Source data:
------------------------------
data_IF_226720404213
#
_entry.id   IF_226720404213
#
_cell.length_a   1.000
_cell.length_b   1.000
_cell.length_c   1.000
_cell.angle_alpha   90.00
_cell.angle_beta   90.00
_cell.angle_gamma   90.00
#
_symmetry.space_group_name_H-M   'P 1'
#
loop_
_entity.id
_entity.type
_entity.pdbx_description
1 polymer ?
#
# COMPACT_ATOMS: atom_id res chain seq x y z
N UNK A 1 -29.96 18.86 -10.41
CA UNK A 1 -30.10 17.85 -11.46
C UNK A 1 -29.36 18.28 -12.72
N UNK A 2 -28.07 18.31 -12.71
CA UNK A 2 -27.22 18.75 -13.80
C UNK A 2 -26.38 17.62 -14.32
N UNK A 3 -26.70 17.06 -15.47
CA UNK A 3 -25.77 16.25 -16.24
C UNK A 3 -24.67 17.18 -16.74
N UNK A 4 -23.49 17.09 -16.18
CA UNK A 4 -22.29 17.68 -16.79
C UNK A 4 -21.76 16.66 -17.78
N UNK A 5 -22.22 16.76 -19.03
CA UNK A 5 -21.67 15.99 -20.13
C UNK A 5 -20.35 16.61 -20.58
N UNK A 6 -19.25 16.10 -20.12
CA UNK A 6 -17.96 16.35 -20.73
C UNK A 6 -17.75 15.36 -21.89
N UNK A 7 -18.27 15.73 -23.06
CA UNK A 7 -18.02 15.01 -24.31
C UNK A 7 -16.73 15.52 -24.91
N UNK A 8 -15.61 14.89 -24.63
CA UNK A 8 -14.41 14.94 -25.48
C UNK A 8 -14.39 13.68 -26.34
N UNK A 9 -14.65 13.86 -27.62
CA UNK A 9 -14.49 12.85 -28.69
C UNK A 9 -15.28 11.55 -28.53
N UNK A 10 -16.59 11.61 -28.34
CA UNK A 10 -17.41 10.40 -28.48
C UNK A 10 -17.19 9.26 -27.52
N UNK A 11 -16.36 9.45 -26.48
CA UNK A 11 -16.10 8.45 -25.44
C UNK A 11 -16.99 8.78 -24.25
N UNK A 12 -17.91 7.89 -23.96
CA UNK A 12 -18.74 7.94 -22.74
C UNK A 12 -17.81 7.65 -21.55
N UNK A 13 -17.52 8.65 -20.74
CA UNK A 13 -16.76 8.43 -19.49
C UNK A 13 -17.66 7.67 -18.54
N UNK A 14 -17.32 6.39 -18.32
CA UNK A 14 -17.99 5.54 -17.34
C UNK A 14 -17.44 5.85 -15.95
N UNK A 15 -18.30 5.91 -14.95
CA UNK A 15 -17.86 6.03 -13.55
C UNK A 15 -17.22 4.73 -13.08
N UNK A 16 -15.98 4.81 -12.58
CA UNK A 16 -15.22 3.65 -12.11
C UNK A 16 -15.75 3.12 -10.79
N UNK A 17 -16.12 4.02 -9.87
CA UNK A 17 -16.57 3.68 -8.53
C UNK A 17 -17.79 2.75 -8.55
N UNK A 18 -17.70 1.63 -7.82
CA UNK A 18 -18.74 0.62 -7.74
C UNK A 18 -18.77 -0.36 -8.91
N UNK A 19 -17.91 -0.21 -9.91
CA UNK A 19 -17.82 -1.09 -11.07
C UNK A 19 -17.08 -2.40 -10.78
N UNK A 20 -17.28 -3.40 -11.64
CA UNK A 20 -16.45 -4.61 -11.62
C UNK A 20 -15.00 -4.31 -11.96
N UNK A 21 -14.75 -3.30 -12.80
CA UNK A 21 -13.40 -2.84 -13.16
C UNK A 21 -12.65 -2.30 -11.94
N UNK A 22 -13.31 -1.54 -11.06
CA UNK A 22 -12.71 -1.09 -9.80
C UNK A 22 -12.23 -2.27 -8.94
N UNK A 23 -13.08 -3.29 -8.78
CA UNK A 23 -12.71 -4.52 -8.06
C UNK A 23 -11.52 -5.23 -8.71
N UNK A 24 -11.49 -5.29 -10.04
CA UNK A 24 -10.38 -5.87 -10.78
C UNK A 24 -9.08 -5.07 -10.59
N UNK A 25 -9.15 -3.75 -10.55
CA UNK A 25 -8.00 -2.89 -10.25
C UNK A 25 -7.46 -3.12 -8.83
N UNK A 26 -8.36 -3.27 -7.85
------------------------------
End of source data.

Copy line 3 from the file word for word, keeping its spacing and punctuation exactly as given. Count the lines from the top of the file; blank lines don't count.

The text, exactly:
_entry.id   IF_226720404213